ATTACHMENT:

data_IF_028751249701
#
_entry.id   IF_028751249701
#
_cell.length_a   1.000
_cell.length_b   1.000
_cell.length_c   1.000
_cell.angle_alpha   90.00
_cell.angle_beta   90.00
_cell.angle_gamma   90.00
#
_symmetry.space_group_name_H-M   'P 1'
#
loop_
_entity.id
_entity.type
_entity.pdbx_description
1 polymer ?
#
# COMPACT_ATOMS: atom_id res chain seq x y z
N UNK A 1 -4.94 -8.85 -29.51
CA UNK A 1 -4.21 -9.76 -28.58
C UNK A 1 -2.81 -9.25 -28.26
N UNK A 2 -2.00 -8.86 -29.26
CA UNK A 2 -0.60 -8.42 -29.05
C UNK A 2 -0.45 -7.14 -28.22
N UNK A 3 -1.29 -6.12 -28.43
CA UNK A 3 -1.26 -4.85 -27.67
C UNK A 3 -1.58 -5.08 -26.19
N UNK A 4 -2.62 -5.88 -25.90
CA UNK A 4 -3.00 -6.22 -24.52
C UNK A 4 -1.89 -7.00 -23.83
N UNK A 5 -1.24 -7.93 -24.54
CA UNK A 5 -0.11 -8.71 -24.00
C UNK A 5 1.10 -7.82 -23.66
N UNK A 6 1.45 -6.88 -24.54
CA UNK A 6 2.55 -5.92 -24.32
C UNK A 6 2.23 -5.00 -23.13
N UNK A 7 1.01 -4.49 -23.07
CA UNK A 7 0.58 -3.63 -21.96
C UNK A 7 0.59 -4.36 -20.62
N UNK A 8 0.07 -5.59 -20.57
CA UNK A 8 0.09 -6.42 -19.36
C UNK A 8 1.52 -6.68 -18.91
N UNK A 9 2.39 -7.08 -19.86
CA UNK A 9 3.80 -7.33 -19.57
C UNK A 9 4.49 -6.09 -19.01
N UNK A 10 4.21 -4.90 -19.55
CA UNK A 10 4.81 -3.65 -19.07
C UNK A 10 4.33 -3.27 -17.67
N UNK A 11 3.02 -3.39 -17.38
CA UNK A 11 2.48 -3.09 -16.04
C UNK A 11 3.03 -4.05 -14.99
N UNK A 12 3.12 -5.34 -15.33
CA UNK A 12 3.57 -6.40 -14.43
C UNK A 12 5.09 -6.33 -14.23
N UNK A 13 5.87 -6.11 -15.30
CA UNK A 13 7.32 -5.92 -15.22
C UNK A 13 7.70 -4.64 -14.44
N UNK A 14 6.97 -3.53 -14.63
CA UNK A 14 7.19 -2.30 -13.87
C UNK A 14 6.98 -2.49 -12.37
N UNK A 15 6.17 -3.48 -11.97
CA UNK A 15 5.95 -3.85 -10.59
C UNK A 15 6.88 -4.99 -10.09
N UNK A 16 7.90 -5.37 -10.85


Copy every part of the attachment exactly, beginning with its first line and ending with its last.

data_IF_028751249701
#
_entry.id   IF_028751249701
#
_cell.length_a   1.000
_cell.length_b   1.000
_cell.length_c   1.000
_cell.angle_alpha   90.00
_cell.angle_beta   90.00
_cell.angle_gamma   90.00
#
_symmetry.space_group_name_H-M   'P 1'
#
loop_
_entity.id
_entity.type
_entity.pdbx_description
1 polymer ?
#
# COMPACT_ATOMS: atom_id res chain seq x y z
N UNK A 1 -4.94 -8.85 -29.51
CA UNK A 1 -4.21 -9.76 -28.58
C UNK A 1 -2.81 -9.25 -28.26
N UNK A 2 -2.00 -8.86 -29.26
CA UNK A 2 -0.60 -8.42 -29.05
C UNK A 2 -0.45 -7.14 -28.22
N UNK A 3 -1.29 -6.12 -28.43
CA UNK A 3 -1.26 -4.85 -27.67
C UNK A 3 -1.58 -5.08 -26.19
N UNK A 4 -2.62 -5.88 -25.90
CA UNK A 4 -3.00 -6.22 -24.52
C UNK A 4 -1.89 -7.00 -23.83
N UNK A 5 -1.24 -7.93 -24.54
CA UNK A 5 -0.11 -8.71 -24.00
C UNK A 5 1.10 -7.82 -23.66
N UNK A 6 1.45 -6.88 -24.54
CA UNK A 6 2.55 -5.92 -24.32
C UNK A 6 2.23 -5.00 -23.13
N UNK A 7 1.01 -4.49 -23.07
CA UNK A 7 0.58 -3.63 -21.96
C UNK A 7 0.59 -4.36 -20.62
N UNK A 8 0.07 -5.59 -20.57
CA UNK A 8 0.09 -6.42 -19.36
C UNK A 8 1.52 -6.68 -18.91
N UNK A 9 2.39 -7.08 -19.86
CA UNK A 9 3.80 -7.33 -19.57
C UNK A 9 4.49 -6.09 -19.01
N UNK A 10 4.21 -4.90 -19.55
CA UNK A 10 4.81 -3.65 -19.07
C UNK A 10 4.33 -3.27 -17.67
N UNK A 11 3.02 -3.39 -17.38
CA UNK A 11 2.48 -3.09 -16.04
C UNK A 11 3.03 -4.05 -14.99
N UNK A 12 3.12 -5.34 -15.33
CA UNK A 12 3.57 -6.40 -14.43
C UNK A 12 5.09 -6.33 -14.23
N UNK A 13 5.87 -6.11 -15.30
CA UNK A 13 7.32 -5.92 -15.22
C UNK A 13 7.70 -4.64 -14.44
N UNK A 14 6.97 -3.53 -14.63
CA UNK A 14 7.19 -2.30 -13.87
C UNK A 14 6.98 -2.49 -12.37
N UNK A 15 6.17 -3.48 -11.97
CA UNK A 15 5.95 -3.85 -10.59
C UNK A 15 6.88 -4.99 -10.09
N UNK A 16 7.90 -5.37 -10.85